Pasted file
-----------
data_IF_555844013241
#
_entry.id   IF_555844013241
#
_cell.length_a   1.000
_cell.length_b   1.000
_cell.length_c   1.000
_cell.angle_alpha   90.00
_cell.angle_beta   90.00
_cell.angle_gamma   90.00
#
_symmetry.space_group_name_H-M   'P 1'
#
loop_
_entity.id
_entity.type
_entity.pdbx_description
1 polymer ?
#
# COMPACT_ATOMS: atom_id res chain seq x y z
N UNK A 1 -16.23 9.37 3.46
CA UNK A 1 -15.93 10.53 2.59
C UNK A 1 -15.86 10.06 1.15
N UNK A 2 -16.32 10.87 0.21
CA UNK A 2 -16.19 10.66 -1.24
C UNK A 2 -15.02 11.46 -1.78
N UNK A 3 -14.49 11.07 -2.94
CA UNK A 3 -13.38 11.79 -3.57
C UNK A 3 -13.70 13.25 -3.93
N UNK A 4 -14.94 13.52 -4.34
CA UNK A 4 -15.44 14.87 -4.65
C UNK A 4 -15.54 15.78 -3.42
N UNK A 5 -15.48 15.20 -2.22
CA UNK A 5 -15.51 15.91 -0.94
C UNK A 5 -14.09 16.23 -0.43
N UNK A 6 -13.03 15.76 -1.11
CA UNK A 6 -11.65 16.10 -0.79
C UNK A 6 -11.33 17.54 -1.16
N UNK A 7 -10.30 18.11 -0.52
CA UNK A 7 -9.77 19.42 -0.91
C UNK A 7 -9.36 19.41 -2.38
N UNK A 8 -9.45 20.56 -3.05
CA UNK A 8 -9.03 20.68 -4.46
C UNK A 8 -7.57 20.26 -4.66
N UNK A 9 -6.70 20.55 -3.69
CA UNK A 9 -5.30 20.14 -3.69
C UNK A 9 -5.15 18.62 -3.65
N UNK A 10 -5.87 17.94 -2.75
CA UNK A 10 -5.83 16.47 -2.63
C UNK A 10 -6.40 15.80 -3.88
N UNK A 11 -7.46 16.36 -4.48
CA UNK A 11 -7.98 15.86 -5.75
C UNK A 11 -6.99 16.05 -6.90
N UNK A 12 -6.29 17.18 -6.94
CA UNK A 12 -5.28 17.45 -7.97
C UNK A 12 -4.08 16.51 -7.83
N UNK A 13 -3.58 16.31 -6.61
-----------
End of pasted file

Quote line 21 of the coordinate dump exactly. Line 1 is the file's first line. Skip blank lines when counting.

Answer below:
N UNK A 1 -16.23 9.37 3.46